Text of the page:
“When we started to explore this new fragmentation technique [ETD] … we had the hypothesis that if we can really put the charge of the peptide on one side of the peptide, that that might drive the fragmentation that we would observe, and that brought us to the idea that if we generate peptides where the charge is really localized, in this case the N-terminus, we still would form the same fragments, but the charge would always remain on the N-terminus, not on the C-terminus,” Heck said. “And therefore we hypothesized that we would only see one sort of fragment ion, and that makes it much simpler to read the sequence of the peptide.”
“We actually found out that in other species, there are similar proteases, so we want to explore if we can find Lys-N proteases in nature.”
Because Lys-N cleaves proteins on the N-terminus side of a lysine, it generates peptides that have a lysine on the N-terminus, which also has an amine. The combination of the amine and lysine “that has a free amide on the side chain makes these peptides very favorable,” Heck said. “Their charge will be very localized on that side of the peptide.”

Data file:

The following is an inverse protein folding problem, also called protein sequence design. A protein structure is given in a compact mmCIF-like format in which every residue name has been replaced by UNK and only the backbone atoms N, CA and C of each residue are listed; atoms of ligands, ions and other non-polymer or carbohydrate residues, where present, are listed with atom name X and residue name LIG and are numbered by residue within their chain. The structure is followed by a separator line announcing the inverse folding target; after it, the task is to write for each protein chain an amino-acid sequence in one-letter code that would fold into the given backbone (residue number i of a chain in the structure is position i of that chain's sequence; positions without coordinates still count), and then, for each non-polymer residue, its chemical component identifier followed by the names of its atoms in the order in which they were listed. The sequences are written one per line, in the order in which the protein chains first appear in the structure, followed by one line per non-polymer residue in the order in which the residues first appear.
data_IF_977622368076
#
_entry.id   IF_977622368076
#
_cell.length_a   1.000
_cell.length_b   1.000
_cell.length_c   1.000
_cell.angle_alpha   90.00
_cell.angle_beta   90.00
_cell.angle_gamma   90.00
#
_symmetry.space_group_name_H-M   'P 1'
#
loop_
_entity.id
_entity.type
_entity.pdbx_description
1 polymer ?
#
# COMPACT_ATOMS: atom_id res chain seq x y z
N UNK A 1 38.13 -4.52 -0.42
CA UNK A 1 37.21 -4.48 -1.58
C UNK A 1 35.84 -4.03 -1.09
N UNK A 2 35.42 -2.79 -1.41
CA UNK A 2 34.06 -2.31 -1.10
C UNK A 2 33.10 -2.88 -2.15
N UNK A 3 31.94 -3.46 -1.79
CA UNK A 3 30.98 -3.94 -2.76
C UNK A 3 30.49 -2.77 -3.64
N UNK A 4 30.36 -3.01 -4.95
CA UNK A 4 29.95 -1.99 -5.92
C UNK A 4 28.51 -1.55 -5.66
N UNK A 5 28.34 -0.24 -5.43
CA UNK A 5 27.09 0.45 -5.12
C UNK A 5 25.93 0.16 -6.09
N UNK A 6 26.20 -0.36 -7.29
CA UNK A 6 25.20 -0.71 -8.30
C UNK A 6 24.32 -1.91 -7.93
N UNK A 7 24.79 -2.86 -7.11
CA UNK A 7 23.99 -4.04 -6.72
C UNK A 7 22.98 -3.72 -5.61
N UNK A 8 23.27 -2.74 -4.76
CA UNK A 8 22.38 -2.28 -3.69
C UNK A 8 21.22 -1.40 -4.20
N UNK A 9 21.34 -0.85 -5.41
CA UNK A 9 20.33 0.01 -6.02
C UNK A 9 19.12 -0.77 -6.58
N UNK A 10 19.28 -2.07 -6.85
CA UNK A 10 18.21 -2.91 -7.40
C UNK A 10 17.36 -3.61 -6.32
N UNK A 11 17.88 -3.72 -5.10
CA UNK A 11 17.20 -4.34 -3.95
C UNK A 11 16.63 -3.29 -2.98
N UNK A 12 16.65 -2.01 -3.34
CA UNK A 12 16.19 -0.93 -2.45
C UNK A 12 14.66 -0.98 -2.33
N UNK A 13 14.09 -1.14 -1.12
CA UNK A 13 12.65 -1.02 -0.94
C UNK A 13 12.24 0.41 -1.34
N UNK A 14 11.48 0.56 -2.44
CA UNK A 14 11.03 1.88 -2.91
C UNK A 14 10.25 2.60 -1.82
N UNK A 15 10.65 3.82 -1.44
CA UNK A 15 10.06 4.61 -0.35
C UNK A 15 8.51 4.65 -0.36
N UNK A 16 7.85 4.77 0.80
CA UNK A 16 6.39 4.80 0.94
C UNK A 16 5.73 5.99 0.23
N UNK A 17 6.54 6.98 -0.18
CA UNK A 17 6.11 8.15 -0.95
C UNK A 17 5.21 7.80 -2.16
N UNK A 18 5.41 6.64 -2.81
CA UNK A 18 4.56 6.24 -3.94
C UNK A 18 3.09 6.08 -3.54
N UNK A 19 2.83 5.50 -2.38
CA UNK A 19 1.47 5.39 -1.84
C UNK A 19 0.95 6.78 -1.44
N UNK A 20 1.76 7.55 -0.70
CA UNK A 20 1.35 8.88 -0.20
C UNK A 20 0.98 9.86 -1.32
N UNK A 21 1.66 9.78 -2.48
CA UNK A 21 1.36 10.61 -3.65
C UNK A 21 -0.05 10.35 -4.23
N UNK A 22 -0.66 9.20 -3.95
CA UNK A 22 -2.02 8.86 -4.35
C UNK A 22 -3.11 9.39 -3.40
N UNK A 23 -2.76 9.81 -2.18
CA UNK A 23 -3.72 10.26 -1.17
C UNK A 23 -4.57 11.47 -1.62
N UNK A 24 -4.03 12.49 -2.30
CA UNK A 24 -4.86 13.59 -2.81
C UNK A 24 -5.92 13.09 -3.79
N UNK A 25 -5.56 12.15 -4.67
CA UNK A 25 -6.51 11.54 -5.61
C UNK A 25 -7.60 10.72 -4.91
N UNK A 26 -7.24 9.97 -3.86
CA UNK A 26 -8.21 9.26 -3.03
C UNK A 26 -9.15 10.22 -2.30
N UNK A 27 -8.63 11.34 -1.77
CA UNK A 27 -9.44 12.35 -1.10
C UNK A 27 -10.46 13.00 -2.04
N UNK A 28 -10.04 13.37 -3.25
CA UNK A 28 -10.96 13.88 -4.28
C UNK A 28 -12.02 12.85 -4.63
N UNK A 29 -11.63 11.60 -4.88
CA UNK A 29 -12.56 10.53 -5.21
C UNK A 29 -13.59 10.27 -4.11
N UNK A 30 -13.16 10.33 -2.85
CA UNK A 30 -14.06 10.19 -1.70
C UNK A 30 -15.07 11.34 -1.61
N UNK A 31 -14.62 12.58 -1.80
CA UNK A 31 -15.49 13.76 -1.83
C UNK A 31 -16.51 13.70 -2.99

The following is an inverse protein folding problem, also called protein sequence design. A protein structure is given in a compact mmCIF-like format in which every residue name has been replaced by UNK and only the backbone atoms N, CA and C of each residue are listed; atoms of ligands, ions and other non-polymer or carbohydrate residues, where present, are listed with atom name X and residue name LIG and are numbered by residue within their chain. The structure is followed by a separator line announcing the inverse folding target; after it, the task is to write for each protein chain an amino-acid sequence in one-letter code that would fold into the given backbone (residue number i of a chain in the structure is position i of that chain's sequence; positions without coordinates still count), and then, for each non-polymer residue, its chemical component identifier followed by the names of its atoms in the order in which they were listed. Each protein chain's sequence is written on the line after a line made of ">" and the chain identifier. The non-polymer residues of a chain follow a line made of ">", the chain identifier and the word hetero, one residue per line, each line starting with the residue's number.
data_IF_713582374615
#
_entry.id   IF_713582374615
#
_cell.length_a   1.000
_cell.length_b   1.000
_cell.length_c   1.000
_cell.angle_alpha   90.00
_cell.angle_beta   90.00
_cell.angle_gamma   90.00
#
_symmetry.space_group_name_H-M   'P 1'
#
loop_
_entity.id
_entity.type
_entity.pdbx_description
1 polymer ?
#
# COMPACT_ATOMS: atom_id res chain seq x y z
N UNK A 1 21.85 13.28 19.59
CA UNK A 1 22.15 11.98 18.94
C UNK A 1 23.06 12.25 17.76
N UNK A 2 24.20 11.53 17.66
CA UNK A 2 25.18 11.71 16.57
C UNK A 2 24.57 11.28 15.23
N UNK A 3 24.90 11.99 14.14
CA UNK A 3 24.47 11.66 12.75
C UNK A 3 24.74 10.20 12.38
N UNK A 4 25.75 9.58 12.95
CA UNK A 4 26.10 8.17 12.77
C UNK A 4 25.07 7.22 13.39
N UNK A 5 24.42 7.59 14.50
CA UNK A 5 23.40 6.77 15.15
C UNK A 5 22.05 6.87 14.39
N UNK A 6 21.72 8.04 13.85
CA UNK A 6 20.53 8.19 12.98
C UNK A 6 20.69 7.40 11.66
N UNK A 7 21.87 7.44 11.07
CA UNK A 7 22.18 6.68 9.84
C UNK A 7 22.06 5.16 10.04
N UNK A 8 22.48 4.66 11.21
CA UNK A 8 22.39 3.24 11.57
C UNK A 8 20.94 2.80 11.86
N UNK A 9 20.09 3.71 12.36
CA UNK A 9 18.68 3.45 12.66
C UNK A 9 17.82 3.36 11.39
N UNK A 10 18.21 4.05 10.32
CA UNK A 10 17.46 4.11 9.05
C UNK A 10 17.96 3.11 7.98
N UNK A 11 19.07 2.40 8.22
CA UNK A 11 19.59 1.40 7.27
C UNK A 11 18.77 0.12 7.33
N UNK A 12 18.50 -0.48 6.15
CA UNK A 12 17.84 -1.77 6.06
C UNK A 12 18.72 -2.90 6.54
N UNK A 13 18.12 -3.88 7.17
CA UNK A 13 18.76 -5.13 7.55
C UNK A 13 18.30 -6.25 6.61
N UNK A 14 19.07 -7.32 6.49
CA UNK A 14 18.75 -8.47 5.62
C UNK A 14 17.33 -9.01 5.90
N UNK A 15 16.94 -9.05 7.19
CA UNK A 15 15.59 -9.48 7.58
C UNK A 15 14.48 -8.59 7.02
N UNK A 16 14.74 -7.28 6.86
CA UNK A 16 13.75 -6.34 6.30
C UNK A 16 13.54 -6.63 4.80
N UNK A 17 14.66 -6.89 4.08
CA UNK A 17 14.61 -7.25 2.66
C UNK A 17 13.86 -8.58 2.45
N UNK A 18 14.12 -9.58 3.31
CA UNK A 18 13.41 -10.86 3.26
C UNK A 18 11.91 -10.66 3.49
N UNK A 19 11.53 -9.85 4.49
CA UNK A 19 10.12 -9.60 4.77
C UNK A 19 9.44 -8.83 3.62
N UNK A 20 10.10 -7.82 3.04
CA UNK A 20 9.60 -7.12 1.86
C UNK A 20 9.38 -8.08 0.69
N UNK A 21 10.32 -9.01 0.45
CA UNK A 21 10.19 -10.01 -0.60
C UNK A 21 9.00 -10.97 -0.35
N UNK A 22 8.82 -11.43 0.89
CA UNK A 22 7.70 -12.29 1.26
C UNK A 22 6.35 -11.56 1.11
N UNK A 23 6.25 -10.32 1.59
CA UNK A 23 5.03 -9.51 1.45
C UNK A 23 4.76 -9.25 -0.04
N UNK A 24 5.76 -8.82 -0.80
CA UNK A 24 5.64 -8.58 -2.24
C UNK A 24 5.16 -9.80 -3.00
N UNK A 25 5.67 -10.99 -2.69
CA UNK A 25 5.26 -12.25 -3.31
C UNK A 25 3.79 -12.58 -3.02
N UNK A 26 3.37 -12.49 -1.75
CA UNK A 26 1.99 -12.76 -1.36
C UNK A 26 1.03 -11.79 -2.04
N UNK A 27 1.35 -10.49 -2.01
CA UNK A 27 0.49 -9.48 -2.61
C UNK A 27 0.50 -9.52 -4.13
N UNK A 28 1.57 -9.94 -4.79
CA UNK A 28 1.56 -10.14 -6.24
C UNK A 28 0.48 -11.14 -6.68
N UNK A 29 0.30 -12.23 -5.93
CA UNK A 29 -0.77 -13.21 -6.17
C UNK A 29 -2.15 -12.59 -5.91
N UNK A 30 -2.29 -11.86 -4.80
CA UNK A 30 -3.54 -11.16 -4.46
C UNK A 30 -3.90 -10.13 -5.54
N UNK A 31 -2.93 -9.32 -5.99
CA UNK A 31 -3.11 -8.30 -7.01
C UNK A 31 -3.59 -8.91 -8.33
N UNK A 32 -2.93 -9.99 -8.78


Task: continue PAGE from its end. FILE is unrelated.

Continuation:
In contrast, using Lys-C — an endoprotease that cleaves proteins on the carboxy side of the lysine — creates a free amide, which wants to be positively charged, on the N-terminus, and a lysine, which also wants to be positively charged, on the C-terminus.
This, said Heck, is “exactly what you don’t want because you have a charge on both sides of the peptide, and therefore you get fragments from both sides of the peptide.”
With their method, only c-ions, and not z-ions, can be formed, reducing the number of ions formed by half. More importantly, the “space” in which a researcher would need to search to identify the fragment ions is reduced by a “factor which is way higher, and therefore your assignments become very easy,” Heck said.
“Someone who just knows what the masses are, [or the] amino acids, can read off the sequence from there,” he said. “You can just read it directly off the peptide peaks that are formed.”